Get Ready For Senior Uber Drivers — The Gig Economy And Flexible Jobs Are Part Of Retirement Planning

Future retirees should, and do, expect to work — but in a different way. More than a third of future retirees plan to have employment income, and that may very well come from the gig economy.

Flexible work arrangements are favorable for retirees, according to research firm Hearts & Wallets, which surveyed more than 5,000 households. About 10% of pre-retiree households are currently in the gig, or flexible, economy, and 11% of retiree households are in the gig economy. Future retirees expect employment to make up a quarter of their income — the other two common sources of retirement income include Social Security and retirement account withdrawals.

“A lot of the people who are retired are working,” said Laura Varas, chief executive officer and founder of Hearts & Wallets.

See: How to make it in the gig economy

Retirees are slowly beginning to dip their toes into the gig economy, such as ride-sharing and dog-sitting — a 2016 paper by Harvard University economics professor Lawrence Katz and Princeton University economics professor Alan Krueger showed the rise in gig economy jobs for people between the ages of 55 and 74 years old were the sharpest compared with their younger cohorts, with about 24% of those adults already working in the field. Not all retirees are taking advantage of this additional stream of income yet.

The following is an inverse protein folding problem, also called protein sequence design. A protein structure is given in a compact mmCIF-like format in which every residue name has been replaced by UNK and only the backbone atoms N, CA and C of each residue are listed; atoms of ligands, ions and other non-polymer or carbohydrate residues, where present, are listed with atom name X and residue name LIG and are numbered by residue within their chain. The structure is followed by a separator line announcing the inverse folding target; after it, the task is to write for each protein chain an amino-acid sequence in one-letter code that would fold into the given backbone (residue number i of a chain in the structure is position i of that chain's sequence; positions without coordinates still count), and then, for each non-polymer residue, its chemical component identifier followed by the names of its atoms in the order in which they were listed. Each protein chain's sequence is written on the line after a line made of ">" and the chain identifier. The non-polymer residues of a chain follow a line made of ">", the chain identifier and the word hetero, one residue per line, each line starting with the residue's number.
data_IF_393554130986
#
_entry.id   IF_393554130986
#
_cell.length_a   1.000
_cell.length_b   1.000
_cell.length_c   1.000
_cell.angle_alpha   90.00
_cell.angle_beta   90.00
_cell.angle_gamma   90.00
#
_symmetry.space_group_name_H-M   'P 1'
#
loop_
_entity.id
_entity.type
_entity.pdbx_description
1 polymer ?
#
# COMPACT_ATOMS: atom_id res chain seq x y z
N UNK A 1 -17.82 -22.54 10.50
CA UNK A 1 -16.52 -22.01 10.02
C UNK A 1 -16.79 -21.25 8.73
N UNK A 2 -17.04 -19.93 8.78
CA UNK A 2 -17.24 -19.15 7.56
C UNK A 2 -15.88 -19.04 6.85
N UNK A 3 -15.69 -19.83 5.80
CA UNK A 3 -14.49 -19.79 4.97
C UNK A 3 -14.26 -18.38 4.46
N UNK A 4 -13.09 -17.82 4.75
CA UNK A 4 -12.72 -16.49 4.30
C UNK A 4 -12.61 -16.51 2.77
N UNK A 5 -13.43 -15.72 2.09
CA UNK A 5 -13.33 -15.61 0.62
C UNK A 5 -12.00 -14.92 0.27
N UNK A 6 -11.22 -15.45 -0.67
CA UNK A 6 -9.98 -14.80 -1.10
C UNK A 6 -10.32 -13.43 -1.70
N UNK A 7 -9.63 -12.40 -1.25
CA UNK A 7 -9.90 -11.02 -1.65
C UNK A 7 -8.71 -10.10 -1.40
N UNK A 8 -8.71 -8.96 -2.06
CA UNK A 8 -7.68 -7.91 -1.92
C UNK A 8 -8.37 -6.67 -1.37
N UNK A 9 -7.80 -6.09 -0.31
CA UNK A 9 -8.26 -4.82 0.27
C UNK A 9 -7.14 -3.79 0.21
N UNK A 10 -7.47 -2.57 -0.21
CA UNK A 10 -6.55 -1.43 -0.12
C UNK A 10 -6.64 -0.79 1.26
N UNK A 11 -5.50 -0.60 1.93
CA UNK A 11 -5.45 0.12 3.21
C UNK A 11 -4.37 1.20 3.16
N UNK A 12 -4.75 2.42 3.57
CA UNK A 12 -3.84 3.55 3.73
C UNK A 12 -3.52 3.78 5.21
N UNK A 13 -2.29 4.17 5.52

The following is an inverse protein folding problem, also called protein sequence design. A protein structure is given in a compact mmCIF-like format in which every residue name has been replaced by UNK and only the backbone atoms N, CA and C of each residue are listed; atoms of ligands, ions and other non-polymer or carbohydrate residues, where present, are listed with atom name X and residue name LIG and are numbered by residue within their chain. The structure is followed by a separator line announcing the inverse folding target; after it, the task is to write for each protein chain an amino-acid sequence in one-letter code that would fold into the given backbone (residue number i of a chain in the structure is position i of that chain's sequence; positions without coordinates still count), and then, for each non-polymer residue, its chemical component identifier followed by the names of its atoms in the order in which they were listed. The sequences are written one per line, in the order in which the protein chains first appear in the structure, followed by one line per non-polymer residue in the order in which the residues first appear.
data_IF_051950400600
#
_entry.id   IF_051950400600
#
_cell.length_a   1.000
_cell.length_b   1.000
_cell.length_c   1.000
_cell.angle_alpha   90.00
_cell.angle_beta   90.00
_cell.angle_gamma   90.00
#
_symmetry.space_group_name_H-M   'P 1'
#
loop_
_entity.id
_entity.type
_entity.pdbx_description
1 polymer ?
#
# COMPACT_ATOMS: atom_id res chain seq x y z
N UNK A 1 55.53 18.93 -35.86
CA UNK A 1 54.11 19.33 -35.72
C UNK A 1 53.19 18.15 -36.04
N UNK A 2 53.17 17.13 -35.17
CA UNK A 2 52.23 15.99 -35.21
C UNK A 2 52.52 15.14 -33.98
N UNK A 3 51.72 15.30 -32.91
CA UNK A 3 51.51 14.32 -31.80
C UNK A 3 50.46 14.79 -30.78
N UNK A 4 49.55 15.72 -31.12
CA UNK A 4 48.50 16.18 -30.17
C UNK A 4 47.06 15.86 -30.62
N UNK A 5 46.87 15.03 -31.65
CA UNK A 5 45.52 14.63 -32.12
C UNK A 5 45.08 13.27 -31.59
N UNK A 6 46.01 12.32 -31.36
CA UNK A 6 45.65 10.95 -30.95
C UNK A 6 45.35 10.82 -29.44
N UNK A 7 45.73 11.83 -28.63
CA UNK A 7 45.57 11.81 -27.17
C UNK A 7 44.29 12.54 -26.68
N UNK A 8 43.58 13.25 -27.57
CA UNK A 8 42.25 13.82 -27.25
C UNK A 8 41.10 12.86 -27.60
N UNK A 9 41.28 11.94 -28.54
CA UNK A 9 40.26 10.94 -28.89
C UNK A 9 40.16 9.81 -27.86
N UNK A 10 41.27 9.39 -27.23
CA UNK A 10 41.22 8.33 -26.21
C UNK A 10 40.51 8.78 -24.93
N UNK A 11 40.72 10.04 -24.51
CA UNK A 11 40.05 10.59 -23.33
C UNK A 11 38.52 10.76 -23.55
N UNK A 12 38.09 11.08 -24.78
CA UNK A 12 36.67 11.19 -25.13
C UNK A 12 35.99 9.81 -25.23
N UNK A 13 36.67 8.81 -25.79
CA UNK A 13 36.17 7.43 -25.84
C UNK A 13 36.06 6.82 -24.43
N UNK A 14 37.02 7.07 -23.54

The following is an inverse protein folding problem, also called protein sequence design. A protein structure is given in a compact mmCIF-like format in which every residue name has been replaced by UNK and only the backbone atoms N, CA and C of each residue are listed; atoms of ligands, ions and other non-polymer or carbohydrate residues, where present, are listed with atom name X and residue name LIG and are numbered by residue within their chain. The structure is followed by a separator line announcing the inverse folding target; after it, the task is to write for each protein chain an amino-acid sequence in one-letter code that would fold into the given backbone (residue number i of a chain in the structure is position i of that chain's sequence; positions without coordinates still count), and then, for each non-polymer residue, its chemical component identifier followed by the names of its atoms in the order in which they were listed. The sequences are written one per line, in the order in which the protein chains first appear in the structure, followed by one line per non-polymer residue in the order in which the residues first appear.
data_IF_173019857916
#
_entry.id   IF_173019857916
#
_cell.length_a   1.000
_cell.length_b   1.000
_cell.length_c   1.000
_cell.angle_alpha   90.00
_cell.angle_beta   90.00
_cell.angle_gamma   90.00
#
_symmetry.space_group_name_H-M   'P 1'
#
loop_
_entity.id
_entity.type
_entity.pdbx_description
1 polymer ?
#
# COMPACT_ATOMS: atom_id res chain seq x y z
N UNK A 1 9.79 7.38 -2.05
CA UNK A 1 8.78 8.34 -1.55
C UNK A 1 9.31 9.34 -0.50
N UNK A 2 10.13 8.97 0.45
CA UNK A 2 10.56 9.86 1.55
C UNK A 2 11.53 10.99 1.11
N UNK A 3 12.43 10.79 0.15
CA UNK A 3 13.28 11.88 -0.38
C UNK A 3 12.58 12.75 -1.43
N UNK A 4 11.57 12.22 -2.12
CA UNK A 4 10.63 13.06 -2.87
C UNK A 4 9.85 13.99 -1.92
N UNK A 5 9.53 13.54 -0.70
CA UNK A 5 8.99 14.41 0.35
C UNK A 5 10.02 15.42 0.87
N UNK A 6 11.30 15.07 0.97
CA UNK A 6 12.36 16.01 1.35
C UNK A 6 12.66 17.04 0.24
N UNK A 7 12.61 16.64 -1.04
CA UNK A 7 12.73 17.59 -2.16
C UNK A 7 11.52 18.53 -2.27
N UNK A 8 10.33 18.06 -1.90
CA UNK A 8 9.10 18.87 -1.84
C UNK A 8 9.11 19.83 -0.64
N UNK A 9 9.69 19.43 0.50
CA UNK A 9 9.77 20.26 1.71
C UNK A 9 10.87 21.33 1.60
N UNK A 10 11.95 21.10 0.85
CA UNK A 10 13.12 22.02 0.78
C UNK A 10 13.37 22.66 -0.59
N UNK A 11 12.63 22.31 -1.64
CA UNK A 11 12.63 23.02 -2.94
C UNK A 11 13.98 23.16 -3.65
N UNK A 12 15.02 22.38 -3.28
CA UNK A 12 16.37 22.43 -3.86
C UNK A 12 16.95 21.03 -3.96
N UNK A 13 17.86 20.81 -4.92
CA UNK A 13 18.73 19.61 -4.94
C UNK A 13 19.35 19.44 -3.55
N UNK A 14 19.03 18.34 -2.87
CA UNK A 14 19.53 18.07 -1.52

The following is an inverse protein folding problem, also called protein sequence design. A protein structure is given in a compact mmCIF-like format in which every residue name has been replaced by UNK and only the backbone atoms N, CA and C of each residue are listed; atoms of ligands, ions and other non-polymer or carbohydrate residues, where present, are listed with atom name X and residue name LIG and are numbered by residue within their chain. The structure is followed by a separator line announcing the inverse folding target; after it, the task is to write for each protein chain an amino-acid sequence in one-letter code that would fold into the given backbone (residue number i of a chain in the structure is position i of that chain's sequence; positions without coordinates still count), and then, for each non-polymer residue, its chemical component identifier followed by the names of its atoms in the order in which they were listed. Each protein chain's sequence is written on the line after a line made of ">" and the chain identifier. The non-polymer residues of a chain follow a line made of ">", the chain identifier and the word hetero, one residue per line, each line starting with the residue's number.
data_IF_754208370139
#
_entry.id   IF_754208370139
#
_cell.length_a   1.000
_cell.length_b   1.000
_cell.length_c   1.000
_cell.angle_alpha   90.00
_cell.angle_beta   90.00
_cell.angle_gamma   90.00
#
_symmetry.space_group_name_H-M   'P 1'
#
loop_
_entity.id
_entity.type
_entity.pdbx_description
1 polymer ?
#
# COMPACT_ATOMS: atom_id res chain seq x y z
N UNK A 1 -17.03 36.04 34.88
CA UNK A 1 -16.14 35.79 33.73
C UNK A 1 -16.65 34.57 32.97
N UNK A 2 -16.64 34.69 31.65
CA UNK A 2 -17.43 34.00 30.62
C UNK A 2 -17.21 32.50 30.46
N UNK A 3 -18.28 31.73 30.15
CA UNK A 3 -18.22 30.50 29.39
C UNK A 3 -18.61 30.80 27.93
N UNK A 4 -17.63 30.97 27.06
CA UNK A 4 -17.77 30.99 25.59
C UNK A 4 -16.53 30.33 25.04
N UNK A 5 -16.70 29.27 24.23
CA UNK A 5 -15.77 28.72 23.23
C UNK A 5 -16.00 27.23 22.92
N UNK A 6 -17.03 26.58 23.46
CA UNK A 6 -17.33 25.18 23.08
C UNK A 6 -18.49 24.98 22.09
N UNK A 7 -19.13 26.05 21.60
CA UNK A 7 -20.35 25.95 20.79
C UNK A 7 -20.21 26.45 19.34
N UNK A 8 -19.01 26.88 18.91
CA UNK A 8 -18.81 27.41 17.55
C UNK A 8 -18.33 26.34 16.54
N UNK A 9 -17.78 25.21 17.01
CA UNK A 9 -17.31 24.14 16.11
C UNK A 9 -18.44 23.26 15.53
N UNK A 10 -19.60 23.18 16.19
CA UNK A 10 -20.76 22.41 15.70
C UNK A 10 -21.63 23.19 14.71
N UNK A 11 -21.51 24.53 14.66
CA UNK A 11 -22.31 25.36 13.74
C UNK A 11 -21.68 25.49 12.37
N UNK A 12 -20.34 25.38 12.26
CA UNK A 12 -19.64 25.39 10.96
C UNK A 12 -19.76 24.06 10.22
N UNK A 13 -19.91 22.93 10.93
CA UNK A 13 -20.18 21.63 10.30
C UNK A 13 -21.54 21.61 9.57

Of course, there are risks associated with relying on the gig economy. For starters, it is not always reliable — “you don’t want to overestimate the ability to generate income,” Varas said — and there are no employer-sponsored retirement accounts and benefits, so workers must be diligent and save a portion of their income for the future. Some companies are addressing this problem — Uber, for example, announced last year it would work with New York-based robo adviser Betterment to offer its drivers easier access to individual retirement accounts.

See also: Generation X: Don’t slack on your retirement

The traditional image of retirement is changing. People are living longer, which means they’re possibly healthier and able to work longer, but some simply haven’t saved enough for retirement and must work through the years they’d otherwise not have been. More than half of retirees (62%) in a Merrill Lynch Bank of America survey said they liked the idea of going back to work, if only part time, to stay mentally active. Unfortunately that’s not always the case. More than 15% of women 65 and older, for example, were working in their retirement years in 2015, up from 8.6% in 1996 — some wanted to, others had to.

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